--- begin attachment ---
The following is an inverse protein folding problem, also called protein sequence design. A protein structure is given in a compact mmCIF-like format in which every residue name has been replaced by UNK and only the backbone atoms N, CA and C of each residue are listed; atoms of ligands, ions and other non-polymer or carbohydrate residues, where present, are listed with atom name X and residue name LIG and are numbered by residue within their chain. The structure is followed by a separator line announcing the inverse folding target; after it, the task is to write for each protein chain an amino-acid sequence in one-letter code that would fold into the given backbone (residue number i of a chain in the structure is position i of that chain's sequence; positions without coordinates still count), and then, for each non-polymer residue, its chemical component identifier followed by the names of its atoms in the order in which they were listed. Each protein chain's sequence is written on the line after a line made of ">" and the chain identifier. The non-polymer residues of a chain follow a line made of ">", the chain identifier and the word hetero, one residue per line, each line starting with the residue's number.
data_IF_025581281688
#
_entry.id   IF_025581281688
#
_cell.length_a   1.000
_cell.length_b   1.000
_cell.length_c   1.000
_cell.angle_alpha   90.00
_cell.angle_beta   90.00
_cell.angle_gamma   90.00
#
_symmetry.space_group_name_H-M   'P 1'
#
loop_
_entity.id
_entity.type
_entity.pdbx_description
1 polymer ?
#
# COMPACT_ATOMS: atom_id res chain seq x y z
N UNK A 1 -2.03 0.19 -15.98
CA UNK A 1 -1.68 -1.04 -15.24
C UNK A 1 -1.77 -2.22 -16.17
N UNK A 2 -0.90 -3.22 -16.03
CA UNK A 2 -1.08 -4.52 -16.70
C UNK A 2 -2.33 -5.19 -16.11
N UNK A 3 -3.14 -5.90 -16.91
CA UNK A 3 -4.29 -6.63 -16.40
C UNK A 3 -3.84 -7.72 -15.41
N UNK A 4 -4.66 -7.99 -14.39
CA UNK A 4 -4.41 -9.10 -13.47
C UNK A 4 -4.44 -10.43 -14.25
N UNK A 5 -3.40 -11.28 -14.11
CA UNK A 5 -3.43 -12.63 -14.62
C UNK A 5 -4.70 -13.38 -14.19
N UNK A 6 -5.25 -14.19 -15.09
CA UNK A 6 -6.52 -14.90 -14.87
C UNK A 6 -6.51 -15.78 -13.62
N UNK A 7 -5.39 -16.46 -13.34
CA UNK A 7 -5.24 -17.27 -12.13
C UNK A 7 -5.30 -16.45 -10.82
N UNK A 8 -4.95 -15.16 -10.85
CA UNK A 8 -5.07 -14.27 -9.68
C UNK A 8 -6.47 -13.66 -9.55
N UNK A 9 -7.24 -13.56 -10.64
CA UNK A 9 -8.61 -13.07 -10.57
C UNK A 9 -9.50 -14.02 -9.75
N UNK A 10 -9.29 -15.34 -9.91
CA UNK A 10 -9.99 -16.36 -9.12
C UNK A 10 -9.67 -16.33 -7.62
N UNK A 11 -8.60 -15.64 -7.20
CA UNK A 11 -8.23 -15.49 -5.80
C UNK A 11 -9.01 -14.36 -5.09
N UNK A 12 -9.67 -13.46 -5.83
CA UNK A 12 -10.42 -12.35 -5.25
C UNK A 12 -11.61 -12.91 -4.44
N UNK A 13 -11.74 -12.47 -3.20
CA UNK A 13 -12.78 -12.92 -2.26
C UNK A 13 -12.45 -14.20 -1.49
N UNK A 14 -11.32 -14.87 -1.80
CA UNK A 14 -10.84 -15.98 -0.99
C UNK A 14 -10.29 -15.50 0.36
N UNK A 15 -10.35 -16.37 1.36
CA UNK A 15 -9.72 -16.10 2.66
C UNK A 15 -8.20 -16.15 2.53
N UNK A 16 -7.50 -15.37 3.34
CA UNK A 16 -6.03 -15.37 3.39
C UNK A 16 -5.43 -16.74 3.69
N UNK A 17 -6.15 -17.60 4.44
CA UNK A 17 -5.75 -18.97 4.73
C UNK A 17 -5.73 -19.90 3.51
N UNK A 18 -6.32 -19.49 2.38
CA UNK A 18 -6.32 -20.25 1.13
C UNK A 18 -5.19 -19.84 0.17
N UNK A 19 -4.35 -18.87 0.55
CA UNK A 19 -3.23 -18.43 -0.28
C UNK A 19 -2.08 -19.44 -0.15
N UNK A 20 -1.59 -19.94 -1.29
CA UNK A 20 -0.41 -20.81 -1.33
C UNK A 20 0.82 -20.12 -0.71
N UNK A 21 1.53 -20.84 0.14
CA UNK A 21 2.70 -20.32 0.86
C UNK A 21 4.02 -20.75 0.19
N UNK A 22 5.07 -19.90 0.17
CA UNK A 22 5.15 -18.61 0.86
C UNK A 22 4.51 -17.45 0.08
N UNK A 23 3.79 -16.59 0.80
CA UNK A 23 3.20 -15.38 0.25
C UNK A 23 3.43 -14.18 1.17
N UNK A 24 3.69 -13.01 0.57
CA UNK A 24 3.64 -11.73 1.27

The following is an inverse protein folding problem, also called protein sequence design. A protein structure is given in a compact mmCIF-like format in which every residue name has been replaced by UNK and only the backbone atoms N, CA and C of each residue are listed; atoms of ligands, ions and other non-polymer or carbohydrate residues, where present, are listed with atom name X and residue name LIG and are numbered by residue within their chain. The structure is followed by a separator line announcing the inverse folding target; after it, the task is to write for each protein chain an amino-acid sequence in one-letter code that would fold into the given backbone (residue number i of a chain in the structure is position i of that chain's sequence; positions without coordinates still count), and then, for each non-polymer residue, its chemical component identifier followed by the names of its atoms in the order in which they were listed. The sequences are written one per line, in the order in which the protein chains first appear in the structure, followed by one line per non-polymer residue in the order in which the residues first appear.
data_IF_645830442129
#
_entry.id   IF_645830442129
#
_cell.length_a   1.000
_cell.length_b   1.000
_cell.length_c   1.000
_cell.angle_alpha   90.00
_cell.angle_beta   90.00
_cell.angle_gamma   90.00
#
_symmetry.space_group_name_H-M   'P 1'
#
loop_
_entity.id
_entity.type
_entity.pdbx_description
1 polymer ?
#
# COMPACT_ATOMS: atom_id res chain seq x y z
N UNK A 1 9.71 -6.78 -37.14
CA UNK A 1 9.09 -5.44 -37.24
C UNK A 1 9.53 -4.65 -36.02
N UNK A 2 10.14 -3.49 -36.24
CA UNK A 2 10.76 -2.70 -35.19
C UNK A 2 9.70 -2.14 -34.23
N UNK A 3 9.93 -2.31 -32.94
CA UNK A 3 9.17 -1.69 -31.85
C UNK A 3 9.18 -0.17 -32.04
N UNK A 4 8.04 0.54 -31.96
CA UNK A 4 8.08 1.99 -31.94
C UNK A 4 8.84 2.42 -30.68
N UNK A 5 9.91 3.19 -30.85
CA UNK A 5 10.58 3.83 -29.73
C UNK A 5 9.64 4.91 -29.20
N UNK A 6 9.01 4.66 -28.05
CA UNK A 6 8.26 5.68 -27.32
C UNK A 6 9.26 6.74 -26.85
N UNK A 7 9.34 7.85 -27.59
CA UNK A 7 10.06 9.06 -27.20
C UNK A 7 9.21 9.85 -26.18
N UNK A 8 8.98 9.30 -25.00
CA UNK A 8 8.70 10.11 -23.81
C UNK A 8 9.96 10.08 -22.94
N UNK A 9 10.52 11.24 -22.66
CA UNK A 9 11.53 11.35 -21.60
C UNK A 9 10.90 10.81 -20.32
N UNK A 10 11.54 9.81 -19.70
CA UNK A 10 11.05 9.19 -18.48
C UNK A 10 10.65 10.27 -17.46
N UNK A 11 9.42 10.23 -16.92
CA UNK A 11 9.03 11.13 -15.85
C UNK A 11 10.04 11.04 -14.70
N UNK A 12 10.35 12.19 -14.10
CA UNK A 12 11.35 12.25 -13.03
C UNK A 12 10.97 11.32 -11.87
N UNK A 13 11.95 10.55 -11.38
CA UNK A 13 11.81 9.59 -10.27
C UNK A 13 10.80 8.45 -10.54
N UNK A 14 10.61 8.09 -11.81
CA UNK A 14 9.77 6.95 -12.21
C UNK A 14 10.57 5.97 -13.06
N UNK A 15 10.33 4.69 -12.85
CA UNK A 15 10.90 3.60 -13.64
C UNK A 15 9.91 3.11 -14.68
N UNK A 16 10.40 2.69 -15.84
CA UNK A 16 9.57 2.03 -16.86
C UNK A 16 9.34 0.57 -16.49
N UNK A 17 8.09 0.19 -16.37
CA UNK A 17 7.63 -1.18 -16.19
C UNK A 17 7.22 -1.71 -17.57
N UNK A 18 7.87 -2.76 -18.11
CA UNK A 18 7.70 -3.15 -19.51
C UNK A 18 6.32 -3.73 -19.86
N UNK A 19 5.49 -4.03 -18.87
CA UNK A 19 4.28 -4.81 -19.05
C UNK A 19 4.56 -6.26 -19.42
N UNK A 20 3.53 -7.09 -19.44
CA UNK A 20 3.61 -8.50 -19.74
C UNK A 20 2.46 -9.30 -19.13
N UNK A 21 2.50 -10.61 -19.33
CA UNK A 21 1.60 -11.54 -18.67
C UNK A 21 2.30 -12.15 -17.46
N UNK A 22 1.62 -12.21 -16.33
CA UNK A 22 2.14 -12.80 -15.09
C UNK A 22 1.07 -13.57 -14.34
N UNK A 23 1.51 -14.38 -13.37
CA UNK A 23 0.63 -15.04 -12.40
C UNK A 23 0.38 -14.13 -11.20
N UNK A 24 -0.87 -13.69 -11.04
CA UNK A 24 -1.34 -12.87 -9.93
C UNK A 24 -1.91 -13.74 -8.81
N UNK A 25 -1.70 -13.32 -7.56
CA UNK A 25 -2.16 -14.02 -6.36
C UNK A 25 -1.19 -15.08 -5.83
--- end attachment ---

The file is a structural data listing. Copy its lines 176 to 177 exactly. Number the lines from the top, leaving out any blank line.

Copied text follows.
C UNK A 21 2.30 -12.15 -17.46
N UNK A 22 1.62 -12.21 -16.33